It’s that time of the year: January, the month associated with setting new year’s resolutions on a personal level but also with setting organisational targets for many businesses. It’s the first month of the year when company missions are usually revisited and the performance bar has been raised after the previous year’s profit and loss accounts have been calculated. These new annual organisational targets need to be communicated to all employees and cascaded down to each department. Then they need to be translated as personal objectives for each individual that plays a role in achieving results for the company in such a way that each person can relate to them.
A number of years ago, I experienced first-hand a very poorly conducted appraisal system. I had not been given specific annual goals to work towards to by my manager and was just told at one point towards the end of my first year of employment that I would be appraised two days later. I was given no guidelines so I had no way of preparing for the meeting. On the day of my appraisal I was simply shown a list of criteria which I was unaware of before and was scored (against a rating scale I had not seen before) by my manager against each one of those. I was not even asked to reflect on my own performance against those criteria. I was working for an international company but was completely unaware of the company’s mission and main objectives. I was kept in the dark by my manager as to what were the plans for my department. Neither the company’s nor the department’s objectives (if indeed there were any specifically set at the time) were communicated to me during my appraisal. There had been no one-to-one meetings during the year to go over my performance or to be given specific feedback on any critical work incidents. Thankfully, my performance was deemed satisfactory at the time. However, this was the poorest example in my working experience of how performance should be managed.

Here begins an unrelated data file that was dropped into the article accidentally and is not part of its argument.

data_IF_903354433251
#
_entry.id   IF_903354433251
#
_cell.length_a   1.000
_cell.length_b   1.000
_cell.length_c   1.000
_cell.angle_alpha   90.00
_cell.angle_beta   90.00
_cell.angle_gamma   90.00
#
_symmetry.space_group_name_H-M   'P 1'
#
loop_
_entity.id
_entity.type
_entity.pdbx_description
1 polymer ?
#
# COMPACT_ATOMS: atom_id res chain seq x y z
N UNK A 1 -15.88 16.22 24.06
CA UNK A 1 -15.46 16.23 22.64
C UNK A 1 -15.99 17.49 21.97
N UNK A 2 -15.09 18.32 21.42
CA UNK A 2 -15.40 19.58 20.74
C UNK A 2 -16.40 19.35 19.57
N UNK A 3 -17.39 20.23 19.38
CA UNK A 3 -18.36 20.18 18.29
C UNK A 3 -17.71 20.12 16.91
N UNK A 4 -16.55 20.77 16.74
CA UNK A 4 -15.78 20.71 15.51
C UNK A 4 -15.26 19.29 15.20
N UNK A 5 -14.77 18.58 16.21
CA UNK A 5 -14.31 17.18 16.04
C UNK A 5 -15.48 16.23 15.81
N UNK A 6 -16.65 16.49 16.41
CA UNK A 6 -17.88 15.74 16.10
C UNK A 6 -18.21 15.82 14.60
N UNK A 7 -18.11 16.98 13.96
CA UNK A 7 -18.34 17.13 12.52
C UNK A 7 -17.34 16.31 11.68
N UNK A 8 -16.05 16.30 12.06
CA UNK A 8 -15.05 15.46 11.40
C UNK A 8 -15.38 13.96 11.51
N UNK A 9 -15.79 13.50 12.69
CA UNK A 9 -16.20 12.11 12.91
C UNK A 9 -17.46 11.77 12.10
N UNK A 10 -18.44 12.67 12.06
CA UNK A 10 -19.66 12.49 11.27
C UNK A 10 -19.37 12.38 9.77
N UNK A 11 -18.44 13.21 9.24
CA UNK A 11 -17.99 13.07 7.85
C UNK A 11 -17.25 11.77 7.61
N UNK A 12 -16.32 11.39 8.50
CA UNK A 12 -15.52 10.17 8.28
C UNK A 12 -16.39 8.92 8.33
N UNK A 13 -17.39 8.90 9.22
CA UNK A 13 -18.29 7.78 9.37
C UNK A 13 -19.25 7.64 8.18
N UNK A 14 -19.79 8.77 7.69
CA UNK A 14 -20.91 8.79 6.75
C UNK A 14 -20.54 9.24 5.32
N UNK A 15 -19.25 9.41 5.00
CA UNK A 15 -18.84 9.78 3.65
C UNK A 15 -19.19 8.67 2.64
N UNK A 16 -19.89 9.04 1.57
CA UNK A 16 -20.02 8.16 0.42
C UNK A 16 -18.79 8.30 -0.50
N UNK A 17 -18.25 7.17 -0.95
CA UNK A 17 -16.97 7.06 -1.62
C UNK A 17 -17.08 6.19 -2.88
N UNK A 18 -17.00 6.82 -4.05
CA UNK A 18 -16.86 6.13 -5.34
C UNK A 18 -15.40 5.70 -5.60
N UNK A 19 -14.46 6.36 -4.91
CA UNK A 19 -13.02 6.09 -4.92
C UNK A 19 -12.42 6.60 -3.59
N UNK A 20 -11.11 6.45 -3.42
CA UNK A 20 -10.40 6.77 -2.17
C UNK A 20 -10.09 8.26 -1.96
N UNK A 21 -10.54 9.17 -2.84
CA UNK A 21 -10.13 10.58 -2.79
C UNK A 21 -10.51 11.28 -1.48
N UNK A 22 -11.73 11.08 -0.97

I was also shocked and disappointed by another organisation I worked for when I found out that their appraisal system consisted of evaluating employee performance solely on their job description! How can you expect performance improvements when you are reviewing people’s performance against the minimum expectations of their role? By just looking at their main duties and responsibilities but not having specific and measurable personal targets to emphasise what’s important from one year to the next?
One of the most important elements of a successful performance management system is for people to know what their performance is actually evaluated on. This usually is done through individualised objectives, which in more HR-sophisticated organisations are often combined with a review against the competencies most valued by the organisation. Some companies also like to add some developmental objectives in their performance management system. This shows the emphasis they place in learning and development and their support for their people’s growth. Appraising someone only against their job description simply won’t cut it!
So why are objectives important in performance management? Because simply put they provide clarity and purpose with emphasis on achievement, growth and development.